Four World War II veterans and their caretakers who traveled to Hawaii for the 75th anniversary of the attack on Pearl Harbor were welcomed home with open arms by the Lake Placid Elks on Wednesday, Jan. 4.
These American heroes were all on active duty during the Dec. 7, 1941 attack. None of the four was stationed at Pearl Harbor that fateful day.
The intimate homecoming party was held at the lodge and the veterans shared their experiences and pictures they took on the adventure. The veterans’ emotions ran the gamut as they shared their adventures; one minute they were smiling and laughing about an encounter and the next they were choked up.
The Elks held many fundraisers to finance the trip for the veterans and their companions.
Bill Defrees traveled with his wife, Sam. Defrees was just 17 years old when he entered the service as a member of the a Seabee.
Lionel LaGrow was accompanied by his wife Ruth. LaGrow was also 17 years old upon entering the Merchant .
Phil Margetts served in the U.S. Navy for six years; he was accompanied by Norm Church.
U.S. Army Air Corps veteran Herb attended the ceremonies with his daughter, Sandy Papsin.
The veterans were revered with parades and ceremonies in Hawaii to honor them and the veterans that never made it home. They went sightseeing and learned much of the Polynesian culture. They were treated as VIPs where ever they went.
It would seem the massive parade was a shared favorite event. A pre-parade celebration acted as a meet-and-greet with veterans from all over the country. The parade had 168 entries and lasted three hours. Marching band members thanked the veterans for their service. Many parade attendants and active service members asked to take pictures with the heroes.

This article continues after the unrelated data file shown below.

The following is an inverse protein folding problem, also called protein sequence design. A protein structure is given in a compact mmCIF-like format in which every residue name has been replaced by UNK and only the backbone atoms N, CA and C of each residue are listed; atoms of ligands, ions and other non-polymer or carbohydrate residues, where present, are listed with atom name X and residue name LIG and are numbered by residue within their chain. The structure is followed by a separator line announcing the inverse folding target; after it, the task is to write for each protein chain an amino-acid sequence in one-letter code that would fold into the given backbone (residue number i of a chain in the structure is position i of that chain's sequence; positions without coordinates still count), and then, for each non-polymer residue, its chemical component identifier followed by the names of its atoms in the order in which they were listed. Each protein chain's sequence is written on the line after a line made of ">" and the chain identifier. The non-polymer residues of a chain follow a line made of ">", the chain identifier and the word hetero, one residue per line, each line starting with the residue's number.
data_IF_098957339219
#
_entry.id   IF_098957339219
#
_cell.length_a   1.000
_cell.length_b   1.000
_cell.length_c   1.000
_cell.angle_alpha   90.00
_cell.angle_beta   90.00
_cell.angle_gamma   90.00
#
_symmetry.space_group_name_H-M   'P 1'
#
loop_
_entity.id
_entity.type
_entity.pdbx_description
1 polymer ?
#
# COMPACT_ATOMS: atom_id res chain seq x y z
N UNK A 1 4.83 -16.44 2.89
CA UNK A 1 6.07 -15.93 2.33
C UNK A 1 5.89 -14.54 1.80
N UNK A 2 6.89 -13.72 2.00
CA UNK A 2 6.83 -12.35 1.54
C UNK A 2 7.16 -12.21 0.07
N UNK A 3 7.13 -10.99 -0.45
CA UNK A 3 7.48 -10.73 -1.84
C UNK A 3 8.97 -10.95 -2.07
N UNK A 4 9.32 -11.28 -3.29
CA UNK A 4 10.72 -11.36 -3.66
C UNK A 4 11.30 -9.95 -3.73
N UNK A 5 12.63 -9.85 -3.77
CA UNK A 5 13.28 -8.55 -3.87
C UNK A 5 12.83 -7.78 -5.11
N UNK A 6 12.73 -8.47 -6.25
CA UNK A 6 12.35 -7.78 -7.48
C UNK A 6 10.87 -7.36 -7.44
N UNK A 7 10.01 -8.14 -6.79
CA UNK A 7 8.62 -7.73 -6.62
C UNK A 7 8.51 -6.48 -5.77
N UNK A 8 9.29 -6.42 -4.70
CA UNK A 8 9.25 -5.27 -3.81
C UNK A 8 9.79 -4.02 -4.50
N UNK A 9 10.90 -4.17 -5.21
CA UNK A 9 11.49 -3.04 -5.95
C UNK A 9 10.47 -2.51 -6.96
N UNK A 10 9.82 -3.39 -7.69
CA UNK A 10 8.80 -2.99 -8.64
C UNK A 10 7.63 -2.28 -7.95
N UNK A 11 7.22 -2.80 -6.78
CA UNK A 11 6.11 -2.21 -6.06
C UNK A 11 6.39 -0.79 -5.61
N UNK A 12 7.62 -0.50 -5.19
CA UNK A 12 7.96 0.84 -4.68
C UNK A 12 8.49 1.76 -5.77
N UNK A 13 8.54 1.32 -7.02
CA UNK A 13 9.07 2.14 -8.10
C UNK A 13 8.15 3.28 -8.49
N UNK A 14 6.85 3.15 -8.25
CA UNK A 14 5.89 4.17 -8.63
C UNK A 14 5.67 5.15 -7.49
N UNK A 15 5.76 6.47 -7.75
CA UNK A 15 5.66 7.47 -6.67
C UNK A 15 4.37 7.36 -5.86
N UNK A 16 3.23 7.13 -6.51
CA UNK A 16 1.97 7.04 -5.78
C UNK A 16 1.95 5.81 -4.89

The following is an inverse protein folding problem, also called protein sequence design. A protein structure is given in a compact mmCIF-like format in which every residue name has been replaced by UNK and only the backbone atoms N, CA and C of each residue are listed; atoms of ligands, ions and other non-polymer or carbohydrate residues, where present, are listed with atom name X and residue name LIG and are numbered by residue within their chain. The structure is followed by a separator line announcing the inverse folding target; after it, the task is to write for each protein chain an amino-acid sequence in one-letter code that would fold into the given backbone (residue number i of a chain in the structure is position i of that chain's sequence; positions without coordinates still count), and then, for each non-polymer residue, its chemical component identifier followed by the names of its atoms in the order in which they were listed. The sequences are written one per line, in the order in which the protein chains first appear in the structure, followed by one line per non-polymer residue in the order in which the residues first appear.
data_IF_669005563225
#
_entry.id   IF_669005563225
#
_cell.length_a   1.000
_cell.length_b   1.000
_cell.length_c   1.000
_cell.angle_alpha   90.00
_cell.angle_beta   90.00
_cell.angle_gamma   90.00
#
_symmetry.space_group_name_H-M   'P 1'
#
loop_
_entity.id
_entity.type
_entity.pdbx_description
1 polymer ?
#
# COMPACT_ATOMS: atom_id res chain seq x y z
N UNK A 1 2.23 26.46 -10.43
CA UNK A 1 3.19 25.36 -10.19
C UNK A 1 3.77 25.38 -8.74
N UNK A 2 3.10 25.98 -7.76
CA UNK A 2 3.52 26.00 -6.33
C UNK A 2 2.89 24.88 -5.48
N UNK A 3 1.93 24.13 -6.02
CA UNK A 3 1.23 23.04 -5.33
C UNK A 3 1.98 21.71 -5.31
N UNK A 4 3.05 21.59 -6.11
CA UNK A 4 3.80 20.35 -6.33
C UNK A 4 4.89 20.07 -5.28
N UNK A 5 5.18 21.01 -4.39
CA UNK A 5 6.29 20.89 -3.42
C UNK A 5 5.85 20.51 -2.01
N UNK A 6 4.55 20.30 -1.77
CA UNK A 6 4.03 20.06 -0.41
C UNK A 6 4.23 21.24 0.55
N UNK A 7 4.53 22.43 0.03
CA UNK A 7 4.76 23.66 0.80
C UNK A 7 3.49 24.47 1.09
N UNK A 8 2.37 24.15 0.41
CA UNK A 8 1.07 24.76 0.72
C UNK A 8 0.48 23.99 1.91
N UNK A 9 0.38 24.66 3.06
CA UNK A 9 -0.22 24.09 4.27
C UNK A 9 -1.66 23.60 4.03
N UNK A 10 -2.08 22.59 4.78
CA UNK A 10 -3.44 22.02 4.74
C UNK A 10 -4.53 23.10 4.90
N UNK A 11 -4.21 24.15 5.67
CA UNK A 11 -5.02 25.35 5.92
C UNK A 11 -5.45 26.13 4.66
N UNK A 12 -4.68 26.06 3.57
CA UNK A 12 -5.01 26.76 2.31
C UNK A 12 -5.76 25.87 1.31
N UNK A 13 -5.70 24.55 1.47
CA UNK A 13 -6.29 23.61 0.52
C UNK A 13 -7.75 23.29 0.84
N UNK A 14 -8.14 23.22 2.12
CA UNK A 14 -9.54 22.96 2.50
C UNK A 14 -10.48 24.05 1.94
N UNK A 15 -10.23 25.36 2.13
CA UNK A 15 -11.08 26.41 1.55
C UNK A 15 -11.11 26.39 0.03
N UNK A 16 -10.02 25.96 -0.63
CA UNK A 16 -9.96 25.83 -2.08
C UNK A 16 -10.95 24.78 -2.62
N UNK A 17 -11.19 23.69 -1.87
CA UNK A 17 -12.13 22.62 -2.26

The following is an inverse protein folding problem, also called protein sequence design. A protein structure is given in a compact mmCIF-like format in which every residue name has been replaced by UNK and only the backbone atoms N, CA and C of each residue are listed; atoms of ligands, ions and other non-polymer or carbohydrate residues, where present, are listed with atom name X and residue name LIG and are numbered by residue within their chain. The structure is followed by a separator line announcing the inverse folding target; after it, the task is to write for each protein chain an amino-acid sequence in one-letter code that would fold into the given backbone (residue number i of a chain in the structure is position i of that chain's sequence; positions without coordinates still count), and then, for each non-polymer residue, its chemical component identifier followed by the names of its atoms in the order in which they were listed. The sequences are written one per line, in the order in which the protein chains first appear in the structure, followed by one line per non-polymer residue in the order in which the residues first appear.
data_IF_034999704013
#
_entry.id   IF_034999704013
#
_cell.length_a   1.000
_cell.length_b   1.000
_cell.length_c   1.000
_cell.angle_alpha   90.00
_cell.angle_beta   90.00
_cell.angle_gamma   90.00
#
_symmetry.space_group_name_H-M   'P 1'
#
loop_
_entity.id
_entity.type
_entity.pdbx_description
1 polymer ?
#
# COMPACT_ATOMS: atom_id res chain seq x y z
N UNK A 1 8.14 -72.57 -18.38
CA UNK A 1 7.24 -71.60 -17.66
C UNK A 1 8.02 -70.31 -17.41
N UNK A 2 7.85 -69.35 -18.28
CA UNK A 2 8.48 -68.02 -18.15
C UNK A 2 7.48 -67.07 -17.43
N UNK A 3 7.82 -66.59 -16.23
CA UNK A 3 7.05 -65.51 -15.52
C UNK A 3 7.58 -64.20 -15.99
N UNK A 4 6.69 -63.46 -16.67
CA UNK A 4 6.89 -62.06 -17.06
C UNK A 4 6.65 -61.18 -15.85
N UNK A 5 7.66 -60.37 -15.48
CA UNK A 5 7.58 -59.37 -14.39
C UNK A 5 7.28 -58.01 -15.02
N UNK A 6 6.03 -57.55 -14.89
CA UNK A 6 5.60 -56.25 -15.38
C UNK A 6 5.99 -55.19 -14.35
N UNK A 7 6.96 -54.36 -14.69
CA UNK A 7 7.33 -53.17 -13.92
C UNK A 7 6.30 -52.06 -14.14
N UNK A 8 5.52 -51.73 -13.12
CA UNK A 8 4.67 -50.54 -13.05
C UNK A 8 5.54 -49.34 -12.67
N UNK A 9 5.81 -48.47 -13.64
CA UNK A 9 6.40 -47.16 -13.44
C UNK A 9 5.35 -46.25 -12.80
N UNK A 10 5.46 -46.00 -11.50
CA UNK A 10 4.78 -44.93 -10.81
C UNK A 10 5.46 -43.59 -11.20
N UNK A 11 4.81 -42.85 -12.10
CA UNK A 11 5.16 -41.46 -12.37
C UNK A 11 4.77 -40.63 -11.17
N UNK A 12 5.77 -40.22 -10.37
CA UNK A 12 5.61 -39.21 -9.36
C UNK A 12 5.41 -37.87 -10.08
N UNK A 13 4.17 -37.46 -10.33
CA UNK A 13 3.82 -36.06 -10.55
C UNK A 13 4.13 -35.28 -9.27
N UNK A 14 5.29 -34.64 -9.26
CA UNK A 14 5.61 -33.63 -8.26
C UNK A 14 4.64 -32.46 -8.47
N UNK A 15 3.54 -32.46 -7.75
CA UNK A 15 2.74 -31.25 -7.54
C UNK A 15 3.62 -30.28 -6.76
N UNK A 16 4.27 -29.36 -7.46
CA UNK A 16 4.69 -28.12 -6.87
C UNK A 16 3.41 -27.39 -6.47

“After the parade was over, a teenager took off his high school band shirt and gave it to me,” said Margetts.“It touched me so much.” Margetts was also given a “Quilt of Valor,” handmade by three women in Iowa. He was honored to be one of only two recipients.
“The parade was awesome,” said . “There were so many people that attended, I couldn’t believe it.”
“The young people were amazing,” said LaGrow’s wife, Ruth. “They were so kind and respectful. They thanked our veterans and took pictures with them with no prompting from others. It was very touching.”
LaGrow had the most romantic response when asked what his favorite part of the trip was. “My favorite part was being with my wife,” he said.
A memorial ceremony was bittersweet as thousands of civilians joined with veterans to honor the dead and survivors of the attack. Actor Gary Sinise emceed the ceremony. Many service men and women wore their original uniforms, adding to the nostalgia.
Margetts said he became emotional as the United State Corp band played at the memorial service. “I was shocked when the USMC band played ‘Anchors Away’,” said Margetts. “I just lost it.”
The veterans and their companions said they will never forget their tour of the USS Arizona memorial. They surveyed the wreckage with tears in their eyes. Oil still seeps out of the ship 75 years later. This seemed particularly poignant to the visitors. “To see the oil still coming out of the USS Arizona; it gave me goose pimples,” said Ruth LaGrow. “It was an emotional day.”
Church was moved by the site as well. “I felt the oil symbolized tears,” he said.
Throughout the emotionally exhausting day, the veterans and their companions were grateful to the Elks for sending them on the trip. “We couldn’t have gone without the Elks,” said Defrees. “It was a once in a lifetime trip.
Margetts summed up all of the traveler’s gratitude to the Elks. “I don’t know how we can thank them all for sending us,” he said. “We owe a debt of gratitude to all who donated.”